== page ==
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The effects of EBV transformation on gene expression levels and methylation profiles.

Authors
  • Caliskan, Minal
  • Cusanovich, Darren A
  • Ober, Carole
  • Gilad, Yoav
Type
Published Article
Journal
Human Molecular Genetics
Publisher
Oxford University Press
Publication Date
Apr 15, 2011
Volume
20
Issue
8
Pages
1643–1652
Identifiers
DOI: 10.1093/hmg/ddr041
PMID: 21289059
Source
Medline
License
Unknown

Abstract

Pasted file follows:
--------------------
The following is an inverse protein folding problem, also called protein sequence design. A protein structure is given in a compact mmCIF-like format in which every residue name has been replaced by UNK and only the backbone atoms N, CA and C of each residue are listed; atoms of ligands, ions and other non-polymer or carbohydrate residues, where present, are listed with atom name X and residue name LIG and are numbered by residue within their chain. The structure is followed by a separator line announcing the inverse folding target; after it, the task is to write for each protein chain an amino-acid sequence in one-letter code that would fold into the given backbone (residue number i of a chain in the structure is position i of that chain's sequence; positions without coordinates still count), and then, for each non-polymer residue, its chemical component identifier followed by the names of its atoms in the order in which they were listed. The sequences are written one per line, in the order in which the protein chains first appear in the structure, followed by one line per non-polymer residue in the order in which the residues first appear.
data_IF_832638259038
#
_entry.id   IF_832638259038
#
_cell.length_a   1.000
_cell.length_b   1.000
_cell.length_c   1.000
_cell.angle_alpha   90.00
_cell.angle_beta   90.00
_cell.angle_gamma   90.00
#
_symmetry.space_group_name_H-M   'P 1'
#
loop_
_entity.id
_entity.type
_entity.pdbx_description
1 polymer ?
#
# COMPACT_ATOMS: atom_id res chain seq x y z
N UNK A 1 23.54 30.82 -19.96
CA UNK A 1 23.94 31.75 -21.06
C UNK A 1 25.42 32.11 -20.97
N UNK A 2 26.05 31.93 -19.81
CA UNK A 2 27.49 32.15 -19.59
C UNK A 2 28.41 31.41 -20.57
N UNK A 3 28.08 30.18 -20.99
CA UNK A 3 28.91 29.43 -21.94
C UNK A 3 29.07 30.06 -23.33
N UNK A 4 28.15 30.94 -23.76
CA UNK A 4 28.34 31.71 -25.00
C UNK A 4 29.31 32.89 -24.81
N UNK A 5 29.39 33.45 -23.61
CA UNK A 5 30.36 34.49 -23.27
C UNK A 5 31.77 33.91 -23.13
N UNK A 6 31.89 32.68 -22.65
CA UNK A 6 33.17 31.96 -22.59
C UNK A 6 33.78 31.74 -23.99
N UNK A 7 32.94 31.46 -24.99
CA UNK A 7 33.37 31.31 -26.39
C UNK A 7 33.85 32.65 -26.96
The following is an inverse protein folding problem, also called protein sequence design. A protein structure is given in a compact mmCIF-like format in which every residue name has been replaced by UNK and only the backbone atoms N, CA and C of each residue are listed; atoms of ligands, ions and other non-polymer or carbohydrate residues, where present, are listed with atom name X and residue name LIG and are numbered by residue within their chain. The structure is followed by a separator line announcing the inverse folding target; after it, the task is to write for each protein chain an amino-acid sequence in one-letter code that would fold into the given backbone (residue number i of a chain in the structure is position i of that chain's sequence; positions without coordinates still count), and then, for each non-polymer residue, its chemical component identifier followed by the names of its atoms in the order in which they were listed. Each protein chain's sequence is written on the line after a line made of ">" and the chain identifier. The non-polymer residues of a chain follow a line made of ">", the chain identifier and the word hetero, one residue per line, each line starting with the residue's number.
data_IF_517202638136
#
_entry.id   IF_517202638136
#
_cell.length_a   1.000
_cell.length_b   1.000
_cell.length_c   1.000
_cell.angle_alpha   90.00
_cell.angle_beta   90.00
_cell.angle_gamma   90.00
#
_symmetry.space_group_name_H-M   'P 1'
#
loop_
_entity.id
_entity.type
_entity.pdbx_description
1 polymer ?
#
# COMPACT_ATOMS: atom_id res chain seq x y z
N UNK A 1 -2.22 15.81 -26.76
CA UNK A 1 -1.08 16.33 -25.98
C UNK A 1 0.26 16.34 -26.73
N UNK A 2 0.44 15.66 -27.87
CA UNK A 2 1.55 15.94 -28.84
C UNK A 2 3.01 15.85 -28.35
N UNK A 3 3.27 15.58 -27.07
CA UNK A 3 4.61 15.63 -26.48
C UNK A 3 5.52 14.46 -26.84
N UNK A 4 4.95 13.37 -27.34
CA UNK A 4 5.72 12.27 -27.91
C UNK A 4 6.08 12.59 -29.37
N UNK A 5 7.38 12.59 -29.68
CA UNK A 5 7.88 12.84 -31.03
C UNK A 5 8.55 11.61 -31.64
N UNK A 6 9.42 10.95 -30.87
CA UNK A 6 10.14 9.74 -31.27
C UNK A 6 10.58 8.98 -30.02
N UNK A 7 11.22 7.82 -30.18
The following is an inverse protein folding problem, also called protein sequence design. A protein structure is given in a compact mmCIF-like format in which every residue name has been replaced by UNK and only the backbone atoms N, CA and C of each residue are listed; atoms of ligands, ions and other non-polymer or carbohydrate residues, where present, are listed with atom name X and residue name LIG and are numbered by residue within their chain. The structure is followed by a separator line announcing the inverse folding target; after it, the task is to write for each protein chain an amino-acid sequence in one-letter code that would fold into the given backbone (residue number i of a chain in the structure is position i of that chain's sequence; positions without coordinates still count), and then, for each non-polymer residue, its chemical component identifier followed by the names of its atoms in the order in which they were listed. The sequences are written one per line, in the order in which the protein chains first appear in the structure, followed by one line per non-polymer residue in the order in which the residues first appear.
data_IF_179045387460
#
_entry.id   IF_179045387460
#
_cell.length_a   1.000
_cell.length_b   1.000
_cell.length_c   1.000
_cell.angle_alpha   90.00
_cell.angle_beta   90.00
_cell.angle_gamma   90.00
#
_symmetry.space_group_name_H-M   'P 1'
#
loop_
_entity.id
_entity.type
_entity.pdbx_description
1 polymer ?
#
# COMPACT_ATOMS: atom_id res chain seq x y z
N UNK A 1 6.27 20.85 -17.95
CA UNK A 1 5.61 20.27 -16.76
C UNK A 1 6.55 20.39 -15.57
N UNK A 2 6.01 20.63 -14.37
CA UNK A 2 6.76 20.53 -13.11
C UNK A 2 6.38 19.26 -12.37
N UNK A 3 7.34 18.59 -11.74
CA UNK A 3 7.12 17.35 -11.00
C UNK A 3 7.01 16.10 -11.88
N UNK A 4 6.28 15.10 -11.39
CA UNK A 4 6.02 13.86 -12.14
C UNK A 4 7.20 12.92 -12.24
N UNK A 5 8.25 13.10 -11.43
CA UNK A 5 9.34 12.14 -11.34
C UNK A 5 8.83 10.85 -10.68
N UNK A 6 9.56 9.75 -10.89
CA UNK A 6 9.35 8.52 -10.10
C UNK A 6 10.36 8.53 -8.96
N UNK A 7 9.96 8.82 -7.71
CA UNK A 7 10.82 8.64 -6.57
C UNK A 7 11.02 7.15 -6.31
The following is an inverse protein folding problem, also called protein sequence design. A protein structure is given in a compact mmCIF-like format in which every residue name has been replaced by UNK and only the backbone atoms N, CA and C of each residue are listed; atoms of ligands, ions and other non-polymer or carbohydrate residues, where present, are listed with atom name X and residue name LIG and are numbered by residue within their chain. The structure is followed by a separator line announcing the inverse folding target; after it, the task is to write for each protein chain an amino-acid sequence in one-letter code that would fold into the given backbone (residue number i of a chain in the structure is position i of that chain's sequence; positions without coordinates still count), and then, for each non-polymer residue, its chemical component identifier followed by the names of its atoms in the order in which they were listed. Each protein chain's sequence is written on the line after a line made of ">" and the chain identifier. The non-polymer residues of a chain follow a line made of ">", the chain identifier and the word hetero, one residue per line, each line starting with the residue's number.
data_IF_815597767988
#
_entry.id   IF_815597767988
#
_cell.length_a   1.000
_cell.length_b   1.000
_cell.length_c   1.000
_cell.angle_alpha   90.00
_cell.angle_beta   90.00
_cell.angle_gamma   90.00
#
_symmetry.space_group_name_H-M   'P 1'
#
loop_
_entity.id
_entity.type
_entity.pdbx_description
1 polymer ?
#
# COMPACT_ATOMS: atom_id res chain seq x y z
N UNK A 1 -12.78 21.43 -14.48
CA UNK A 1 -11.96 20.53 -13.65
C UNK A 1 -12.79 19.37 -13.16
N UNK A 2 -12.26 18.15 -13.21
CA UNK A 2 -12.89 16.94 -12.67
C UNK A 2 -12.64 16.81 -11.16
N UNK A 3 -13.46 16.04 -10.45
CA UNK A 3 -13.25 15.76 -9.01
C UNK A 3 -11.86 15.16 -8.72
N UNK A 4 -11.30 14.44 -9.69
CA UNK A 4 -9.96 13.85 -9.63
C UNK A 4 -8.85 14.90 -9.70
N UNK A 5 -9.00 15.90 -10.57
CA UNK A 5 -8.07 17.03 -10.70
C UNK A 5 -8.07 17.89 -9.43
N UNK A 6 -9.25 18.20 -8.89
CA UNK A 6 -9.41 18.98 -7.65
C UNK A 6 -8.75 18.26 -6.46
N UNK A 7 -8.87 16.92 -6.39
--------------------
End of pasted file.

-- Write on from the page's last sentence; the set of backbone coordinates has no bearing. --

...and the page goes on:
Epstein-Barr virus (EBV) transformed lymphoblastoid cell lines (LCLs) provide a conveniently accessible and renewable resource for functional genomic studies in humans. The ability to accumulate multidimensional data pertaining to the same individual cell lines, from complete genomic sequences to detailed gene regulatory profiles, further enhances the utility of LCLs as a model system. A lingering concern, however, is that the changes associated with EBV transformation of B cells reduce the usefulness of LCLs as a surrogate model for primary tissues. To evaluate the validity of this concern, we compared global gene expression and methylation profiles between CD20+ primary B cells sampled from six individuals and six independent replicates of transformed LCLs derived from each sample. These data allowed us to obtain a detailed catalog of the genes and pathways whose regulation is affected by EBV transformation. We found that the expression levels and promoter methylation profiles of more than half of the studied genes were affected by the EBV transformation, including enrichments of genes involved in transcription regulation, cell cycle and immune response. However, we show that most of the differences in gene expression levels between LCLs and B cells are of small magnitude, and that LCLs can often recapitulate the naturally occurring gene expression variation in primary B cells. Thus, our observations suggest that inference of the genetic architecture that underlies regulatory variation in LCLs can typically be generalized to primary B cells. In contrast, inference based on functional studies in LCLs may be more limited to the cell lines.

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